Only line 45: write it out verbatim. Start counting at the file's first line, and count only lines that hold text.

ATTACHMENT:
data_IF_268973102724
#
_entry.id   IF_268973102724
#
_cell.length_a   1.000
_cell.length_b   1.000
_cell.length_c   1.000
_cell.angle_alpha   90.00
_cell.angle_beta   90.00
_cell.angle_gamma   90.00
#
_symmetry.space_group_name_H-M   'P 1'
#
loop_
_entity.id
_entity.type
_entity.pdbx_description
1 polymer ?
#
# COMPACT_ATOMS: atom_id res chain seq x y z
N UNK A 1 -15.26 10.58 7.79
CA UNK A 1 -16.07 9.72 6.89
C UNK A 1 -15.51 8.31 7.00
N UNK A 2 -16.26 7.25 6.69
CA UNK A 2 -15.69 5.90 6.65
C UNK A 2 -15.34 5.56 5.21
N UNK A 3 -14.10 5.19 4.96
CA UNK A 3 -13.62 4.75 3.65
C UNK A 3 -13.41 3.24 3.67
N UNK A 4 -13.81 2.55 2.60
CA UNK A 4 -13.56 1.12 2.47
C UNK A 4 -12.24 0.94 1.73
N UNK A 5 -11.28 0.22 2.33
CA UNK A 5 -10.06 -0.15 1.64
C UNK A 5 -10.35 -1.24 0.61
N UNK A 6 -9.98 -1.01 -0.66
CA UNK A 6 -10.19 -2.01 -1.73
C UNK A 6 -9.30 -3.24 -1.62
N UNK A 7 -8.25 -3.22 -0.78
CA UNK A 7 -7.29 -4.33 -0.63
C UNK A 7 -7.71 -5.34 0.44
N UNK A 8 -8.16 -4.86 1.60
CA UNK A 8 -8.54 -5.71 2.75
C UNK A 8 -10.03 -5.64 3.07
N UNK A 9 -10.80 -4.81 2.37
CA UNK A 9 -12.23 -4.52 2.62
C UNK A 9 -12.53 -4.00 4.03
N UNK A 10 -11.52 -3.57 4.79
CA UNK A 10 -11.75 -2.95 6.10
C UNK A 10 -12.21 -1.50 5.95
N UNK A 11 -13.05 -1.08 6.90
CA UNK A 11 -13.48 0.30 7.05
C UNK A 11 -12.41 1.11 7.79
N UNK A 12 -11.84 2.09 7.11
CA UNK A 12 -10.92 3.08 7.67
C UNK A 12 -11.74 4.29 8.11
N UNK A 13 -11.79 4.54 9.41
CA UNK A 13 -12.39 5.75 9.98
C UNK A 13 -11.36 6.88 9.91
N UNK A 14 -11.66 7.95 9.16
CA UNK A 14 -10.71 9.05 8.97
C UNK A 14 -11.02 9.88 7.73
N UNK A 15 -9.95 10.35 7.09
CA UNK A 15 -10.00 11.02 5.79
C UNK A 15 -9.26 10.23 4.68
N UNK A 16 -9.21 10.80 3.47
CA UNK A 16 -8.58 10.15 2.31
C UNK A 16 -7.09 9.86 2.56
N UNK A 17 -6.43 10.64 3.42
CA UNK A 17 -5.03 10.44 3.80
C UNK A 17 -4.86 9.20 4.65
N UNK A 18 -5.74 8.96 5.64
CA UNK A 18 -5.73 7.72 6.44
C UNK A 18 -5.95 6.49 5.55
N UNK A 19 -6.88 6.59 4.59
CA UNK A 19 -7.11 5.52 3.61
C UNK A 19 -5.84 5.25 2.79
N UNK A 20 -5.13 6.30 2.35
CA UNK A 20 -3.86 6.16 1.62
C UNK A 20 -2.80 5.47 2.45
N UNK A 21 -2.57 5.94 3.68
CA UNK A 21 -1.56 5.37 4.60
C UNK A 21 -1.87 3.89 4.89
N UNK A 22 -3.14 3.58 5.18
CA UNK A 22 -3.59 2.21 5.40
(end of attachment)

N UNK A 9 -10.80 -4.81 2.37